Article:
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The Micromanaging Loop

Let’s talk micromanaging. Most people say they hate it, and yet it happens all the time. We both have seen experiences of this in the last few weeks. During COVID when everyone was working virtually, the manager for one team we work with had a task sheet for every 30 minutes of the day!

So, what is it? What impact does it have on employees?

Micromanaging is the constant looking over your employees’ shoulders and telling them how to do their work on a daily or even minute-by-minute basis. There are times when managers need to train their employees – onboarding new employees, communicating new policies or regulations that the team must follow, or explaining your segment of a project. There are other times when training or telling people how to do their jobs is not appropriate – delegating tasks and then doing it yourself anyway, discussing minutia of project tasks that have no real significance, or checking-in with team members so much that they haven’t had time to really accomplish much of the tasks given to them.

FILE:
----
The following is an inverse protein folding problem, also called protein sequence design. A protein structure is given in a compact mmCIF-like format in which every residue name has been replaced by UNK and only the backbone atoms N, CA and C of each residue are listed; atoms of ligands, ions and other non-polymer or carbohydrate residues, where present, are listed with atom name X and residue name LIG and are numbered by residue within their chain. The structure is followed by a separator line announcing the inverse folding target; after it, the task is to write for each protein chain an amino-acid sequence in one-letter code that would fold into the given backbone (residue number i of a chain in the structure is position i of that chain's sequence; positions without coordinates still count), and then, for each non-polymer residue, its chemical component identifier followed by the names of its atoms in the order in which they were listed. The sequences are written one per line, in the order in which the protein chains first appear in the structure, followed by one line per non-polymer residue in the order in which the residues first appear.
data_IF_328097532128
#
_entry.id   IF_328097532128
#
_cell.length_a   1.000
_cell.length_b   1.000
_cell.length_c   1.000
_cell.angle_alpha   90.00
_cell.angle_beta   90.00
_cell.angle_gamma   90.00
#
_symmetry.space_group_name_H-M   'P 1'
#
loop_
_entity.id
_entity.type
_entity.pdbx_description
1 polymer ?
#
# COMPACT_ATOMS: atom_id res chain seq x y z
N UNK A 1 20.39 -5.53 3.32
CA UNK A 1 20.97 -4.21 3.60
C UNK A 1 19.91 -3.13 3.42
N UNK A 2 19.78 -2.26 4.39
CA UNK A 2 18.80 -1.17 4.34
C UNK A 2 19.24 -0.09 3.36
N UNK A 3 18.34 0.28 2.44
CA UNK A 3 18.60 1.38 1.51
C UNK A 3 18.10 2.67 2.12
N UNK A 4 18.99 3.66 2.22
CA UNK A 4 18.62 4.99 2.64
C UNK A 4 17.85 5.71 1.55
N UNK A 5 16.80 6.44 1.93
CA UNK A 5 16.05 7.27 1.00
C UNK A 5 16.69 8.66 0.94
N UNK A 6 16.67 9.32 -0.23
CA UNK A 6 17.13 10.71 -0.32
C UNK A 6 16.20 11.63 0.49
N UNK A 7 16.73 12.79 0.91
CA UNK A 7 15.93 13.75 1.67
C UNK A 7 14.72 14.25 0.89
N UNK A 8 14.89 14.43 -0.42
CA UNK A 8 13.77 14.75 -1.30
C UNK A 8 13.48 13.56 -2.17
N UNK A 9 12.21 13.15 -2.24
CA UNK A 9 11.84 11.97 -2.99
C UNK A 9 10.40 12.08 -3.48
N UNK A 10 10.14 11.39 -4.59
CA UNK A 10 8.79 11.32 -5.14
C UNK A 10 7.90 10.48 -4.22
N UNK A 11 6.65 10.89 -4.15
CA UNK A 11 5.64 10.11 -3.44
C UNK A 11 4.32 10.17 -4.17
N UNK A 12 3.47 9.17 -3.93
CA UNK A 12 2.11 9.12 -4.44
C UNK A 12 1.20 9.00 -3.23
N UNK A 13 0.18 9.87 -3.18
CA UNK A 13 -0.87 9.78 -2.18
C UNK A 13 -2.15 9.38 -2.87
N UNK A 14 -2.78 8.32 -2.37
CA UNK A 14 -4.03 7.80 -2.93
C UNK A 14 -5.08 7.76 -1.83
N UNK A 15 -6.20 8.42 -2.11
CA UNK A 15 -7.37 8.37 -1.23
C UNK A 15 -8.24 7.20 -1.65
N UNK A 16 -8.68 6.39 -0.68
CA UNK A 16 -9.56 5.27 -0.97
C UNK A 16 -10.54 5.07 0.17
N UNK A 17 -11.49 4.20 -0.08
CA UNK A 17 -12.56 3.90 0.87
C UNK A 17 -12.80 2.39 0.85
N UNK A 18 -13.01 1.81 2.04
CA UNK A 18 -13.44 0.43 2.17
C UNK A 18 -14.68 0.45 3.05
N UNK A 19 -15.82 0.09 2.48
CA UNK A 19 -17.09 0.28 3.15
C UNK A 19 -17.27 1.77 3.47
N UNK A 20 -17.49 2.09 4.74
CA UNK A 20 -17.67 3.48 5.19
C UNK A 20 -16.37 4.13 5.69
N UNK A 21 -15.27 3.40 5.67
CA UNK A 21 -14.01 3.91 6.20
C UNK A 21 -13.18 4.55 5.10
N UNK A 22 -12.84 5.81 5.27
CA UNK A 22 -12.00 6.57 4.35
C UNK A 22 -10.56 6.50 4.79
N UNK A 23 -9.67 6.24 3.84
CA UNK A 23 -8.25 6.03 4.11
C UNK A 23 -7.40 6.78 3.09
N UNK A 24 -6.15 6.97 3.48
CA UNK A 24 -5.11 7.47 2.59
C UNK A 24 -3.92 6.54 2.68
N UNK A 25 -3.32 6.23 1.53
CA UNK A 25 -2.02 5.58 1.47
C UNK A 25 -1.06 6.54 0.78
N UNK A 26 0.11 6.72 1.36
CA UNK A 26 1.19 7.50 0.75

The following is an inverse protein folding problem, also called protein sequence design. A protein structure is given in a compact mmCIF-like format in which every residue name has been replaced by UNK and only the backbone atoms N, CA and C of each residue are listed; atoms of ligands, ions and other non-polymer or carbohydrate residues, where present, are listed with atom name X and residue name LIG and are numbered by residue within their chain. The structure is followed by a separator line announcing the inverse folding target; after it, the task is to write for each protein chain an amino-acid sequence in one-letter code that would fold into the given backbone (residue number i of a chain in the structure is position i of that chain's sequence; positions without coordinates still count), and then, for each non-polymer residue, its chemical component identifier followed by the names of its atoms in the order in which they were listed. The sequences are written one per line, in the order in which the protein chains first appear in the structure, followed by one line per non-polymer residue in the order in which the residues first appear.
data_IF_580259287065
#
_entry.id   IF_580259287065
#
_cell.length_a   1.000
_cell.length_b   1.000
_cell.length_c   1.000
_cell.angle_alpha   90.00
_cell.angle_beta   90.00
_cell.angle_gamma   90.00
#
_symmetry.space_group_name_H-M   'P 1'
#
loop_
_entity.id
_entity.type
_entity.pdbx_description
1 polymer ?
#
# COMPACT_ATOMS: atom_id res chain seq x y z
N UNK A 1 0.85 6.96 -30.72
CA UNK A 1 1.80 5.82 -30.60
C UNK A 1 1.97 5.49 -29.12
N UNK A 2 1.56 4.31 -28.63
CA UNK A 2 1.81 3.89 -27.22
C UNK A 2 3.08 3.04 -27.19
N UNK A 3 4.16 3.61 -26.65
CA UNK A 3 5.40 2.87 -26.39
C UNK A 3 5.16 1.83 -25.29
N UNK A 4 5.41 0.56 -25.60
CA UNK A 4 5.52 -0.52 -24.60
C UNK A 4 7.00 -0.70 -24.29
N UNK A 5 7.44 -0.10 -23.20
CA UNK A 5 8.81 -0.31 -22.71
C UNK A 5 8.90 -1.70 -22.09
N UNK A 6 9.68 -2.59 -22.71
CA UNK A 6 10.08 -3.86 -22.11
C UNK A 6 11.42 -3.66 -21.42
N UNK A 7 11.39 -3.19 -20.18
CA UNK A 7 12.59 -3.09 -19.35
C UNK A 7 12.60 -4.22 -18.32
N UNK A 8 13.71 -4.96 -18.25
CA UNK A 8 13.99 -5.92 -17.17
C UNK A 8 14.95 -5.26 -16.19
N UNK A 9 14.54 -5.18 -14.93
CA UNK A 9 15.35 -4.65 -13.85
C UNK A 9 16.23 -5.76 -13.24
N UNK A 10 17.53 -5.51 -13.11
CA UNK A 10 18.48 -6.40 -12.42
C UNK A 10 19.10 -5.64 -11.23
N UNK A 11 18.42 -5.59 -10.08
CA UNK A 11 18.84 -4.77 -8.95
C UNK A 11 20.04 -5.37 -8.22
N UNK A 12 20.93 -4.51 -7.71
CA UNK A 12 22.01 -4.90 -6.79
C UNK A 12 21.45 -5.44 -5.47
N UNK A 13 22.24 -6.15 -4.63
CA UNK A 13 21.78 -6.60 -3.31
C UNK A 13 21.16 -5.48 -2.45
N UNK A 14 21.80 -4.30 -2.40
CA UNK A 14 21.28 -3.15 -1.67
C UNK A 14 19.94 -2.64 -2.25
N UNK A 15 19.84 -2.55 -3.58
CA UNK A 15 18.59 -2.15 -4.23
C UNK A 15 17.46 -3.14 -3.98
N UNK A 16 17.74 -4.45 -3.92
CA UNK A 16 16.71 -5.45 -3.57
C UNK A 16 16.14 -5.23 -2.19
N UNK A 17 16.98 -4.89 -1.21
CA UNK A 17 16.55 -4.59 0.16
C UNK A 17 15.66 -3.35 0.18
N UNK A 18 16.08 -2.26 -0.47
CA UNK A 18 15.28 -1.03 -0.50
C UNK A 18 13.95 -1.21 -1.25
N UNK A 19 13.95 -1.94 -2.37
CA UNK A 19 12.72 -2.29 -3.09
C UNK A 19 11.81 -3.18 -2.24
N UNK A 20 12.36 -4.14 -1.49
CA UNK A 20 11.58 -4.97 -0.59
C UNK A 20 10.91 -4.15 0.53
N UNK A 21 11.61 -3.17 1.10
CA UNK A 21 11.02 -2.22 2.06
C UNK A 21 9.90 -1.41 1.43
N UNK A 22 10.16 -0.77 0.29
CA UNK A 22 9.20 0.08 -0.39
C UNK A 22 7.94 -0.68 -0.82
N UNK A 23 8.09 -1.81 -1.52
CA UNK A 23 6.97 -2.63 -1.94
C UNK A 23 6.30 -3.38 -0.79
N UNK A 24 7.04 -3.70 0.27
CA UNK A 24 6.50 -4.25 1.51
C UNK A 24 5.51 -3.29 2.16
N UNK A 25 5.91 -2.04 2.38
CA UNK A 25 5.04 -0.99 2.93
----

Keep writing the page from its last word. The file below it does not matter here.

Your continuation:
While many managers mean well, their constant interference or extreme focus on minute details can increase individual dissatisfaction, reduce efficiency of goal attainment, and derail the team’s success.

Why does it happen? What can we do about it?

There are many drivers of micromanaging:

  • Newly promoted managers can find it hard to let go of work they are used to doing;

  • Some managers don’t trust their team members to do their job;

  • Many managers find it hard to watch their team members accomplish goals in different ways than they would.

Most managers want their teams to succeed. Here are a few key tips to help get out of the micromanagement loop:

  • Agree to expectations for standard of work at the start of a project;

  • Review your team’s individual strengths and skills, and match tasks accordingly to set them up for success;

  • Set interim review points so you can monitor their progress without checking in with them incessantly;

  • Establish communication routines to keep you informed without worrying about their progress;

  • Learn each team member’s managerial needs and preferences to identify the best means of engaging them.

Sometimes managers need an objective point of view to break out of the micromanaging loop.

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